With every economic boom comes the theory that a crash is impossible — a bubble, as most call it — that leads most people to believe that it’s permanent. In October, 1929, economist Irving Fisher wrote in The New York Times that stocks had “reached what looks like a permanently high plateau", only days before the beginning of the Great Depression. Most recently in 2017, John McAfee wrote on Twitter that “those of you in the old school who believe this is a bubble simply have not understood the new mathematics of the Blockchain”, while the value of Bitcoin now hovers at less than $4,000 USD.
Just last year when Bitcoin was rising in value, it was a trend that everybody was clinging onto — with people being able to use it for their morning coffee, making purchases at Microsoft and thousands of other retailers and even pay for hotel rooms. Though there were clear signs that the Bitcoin craze wouldn’t last forever — it was mostly gaining publicity for its soaring value, rather than the actual features of the currency — and the FOMO element helped dupe the public into believing it was more than it actually is. The Long Island Iced Tea company announced that it would be pivoting to blockchain — the tech behind Bitcoin — for no apparent reason, temporarily sending stocks soaring 289 percent before failing miserably and causing the company to become delisted from the Nasdaq stock exchange.
Bitcoin hits $10,000 for the first time
In November 2017, Bitcoin hit $10,000 in value for the first time, taking only two weeks to go from $7,000 to $8,000, then only a week to $9,000, before hitting $10,000 only days later.
Bitcoin rises in value to nearly $20,000
Then Bitcoin hit $19,511 in December 2018, before beginning a spectacular downward slide that saw the cryptocurrency lose more than 80 percent of its value since the publishing of this column. Latecomer investors to the currency will definitely get a learning experience out of this, but it’s important to note that if you invested in Bitcoin anytime before the bubble began to form — around half way through 2017 or earlier — you’ve still managed to make a decent profit from your investment.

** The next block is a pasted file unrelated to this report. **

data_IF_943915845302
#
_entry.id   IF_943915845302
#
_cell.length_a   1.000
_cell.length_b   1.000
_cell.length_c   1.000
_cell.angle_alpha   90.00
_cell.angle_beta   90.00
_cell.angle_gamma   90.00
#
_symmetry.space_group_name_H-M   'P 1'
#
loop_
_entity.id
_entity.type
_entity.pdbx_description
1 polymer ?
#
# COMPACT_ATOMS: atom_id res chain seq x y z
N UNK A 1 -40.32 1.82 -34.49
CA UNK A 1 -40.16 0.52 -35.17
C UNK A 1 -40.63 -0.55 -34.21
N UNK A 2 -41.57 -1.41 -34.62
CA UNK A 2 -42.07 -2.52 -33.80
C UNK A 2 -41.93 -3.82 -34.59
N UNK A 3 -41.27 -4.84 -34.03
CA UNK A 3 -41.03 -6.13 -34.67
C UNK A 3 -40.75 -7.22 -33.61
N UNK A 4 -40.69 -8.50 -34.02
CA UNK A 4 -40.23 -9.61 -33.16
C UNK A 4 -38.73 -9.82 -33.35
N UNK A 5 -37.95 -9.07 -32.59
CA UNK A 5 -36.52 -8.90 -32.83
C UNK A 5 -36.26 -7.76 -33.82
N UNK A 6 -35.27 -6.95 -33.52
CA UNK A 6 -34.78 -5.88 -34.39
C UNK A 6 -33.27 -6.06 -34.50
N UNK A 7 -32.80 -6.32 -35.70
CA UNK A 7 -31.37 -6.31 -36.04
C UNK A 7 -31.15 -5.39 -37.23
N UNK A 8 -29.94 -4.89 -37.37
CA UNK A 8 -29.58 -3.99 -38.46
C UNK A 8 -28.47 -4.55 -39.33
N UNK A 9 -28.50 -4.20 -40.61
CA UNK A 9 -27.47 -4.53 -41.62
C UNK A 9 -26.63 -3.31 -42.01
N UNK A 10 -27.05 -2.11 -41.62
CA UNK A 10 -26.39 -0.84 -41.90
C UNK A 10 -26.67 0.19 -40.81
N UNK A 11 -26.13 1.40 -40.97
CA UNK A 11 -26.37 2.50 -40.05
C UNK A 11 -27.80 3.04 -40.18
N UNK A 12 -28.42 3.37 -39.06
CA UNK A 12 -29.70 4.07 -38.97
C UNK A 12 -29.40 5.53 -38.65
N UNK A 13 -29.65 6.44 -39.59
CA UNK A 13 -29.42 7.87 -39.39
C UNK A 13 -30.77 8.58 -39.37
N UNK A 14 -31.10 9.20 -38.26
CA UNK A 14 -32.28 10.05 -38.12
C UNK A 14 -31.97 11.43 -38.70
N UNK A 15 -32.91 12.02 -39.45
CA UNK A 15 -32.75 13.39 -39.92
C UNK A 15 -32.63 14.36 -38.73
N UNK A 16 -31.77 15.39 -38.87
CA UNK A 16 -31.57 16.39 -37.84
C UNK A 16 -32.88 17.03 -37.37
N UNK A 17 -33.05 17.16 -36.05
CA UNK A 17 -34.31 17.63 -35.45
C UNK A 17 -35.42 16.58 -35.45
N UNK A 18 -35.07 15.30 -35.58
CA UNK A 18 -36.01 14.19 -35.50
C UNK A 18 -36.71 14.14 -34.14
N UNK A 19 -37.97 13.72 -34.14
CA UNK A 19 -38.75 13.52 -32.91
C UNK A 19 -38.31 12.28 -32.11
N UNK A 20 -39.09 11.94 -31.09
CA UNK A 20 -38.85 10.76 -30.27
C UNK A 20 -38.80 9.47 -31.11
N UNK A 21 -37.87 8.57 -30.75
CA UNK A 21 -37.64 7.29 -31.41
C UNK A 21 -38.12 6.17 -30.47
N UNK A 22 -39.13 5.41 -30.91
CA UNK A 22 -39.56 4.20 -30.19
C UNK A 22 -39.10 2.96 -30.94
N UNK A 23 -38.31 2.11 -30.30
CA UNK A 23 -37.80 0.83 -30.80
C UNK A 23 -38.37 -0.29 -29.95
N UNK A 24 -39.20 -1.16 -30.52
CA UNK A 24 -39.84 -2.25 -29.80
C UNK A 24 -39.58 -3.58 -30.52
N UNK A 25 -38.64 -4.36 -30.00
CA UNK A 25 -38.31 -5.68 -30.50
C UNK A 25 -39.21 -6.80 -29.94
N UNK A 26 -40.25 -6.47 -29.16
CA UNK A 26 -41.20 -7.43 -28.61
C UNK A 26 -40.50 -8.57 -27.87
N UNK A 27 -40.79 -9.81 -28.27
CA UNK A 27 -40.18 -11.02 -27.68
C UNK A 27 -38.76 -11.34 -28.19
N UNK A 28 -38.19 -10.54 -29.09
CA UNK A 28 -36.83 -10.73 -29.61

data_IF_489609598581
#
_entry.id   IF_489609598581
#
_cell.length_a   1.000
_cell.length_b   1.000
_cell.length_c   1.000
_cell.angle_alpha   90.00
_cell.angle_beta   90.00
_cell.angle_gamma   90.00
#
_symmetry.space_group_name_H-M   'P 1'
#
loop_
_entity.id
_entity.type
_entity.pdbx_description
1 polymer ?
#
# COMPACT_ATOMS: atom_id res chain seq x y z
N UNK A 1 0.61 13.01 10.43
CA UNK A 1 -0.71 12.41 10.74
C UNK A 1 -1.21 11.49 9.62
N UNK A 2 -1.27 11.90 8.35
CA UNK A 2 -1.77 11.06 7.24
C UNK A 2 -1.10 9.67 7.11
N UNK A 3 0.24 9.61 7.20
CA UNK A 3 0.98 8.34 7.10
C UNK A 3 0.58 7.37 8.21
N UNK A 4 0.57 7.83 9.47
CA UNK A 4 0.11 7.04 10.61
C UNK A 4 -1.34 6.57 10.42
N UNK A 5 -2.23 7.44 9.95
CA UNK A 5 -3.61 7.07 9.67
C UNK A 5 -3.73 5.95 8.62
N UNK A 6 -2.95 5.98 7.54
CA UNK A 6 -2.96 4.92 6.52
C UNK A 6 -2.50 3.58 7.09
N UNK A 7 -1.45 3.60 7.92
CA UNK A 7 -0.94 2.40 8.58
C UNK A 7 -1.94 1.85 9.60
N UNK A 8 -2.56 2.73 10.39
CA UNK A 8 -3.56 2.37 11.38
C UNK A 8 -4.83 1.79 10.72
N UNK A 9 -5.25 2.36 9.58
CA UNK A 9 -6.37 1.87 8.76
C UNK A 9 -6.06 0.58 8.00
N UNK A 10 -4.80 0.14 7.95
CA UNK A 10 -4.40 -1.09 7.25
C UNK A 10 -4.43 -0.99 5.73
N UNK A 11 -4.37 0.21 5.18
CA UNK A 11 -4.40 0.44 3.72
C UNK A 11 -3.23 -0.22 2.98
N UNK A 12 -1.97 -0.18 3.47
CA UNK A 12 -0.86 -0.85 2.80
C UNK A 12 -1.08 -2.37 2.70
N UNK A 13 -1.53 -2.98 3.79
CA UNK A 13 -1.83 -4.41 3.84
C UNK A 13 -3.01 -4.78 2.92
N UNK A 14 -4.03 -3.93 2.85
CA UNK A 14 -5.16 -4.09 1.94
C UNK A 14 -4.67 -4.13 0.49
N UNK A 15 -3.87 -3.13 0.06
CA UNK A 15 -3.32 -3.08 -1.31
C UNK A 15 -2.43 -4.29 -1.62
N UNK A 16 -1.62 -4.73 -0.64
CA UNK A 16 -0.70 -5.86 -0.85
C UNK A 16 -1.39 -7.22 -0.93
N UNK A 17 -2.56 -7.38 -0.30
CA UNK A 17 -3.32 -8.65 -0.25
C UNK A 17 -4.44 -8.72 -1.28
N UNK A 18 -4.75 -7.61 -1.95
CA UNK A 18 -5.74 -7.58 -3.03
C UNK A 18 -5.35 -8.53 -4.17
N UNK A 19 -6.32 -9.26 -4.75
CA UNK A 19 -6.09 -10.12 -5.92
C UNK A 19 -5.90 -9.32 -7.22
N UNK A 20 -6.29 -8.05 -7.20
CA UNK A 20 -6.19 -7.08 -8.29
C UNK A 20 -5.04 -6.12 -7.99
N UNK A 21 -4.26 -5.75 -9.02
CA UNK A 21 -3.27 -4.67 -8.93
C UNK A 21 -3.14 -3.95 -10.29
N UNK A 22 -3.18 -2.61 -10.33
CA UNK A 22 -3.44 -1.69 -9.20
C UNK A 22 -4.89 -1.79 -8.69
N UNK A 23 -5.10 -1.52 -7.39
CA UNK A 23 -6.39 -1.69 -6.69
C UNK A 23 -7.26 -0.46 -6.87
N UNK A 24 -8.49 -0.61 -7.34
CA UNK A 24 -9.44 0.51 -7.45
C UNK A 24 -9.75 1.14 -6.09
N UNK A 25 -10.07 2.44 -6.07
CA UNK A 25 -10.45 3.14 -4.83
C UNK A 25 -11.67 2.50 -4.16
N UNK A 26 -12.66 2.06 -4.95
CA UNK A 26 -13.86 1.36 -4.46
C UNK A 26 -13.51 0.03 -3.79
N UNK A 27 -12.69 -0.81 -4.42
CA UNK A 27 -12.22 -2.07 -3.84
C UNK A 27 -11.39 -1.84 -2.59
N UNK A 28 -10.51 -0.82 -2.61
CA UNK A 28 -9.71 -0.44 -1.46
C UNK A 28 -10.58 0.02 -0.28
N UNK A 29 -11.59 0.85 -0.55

A lesson to be learned from this bubble (and all bubbles, in a financial sense) is that if not careful, they can make your money disappear very quickly. Bubbles are abrupt increases and decreases in value and can be unpredictable; there was no reason to believe that Bitcoin would hit nearly $20,000 in price before plummeting down to less than $4,000 less than one year later. For financial know-hows, the scariest thing is that there was no competitor that overtook Bitcoin, no government crackdown on the currency and no flaws in the framework of the currency itself — it simply collapsed in value, similarly to other assets like stocks or even ETf’s and GIC’s.
The biggest reason for the demise of Bitcoin is the fact that so many new and inexperienced investors flooded the market, causing it to temporarily rise in price as more people seeked to purchase it before falling back down upon these people realising they didn’t know how it worked, didn’t want to wait for it to rise in value or simply lost interest. Another reason is that Bitcoin advocates thought that it might replace cash and cards as the default currency used, which is flawed thinking because the mainstream public isn’t interested in purchasing their $2 coffee with a $4,000 virtual gold coin — long-term investments make a poor choice to use for short-term purchases.
Most importantly investors need to know that with all investments, there’s no “sure bet” or guaranteed return on investment for anything. There’s no harm in diversifying assets so that a portion of your portfolio is based on experimental income, but putting all your money into it isn’t a smart move. Just remember: if something seems too good to be true, be skeptical, because it probably is.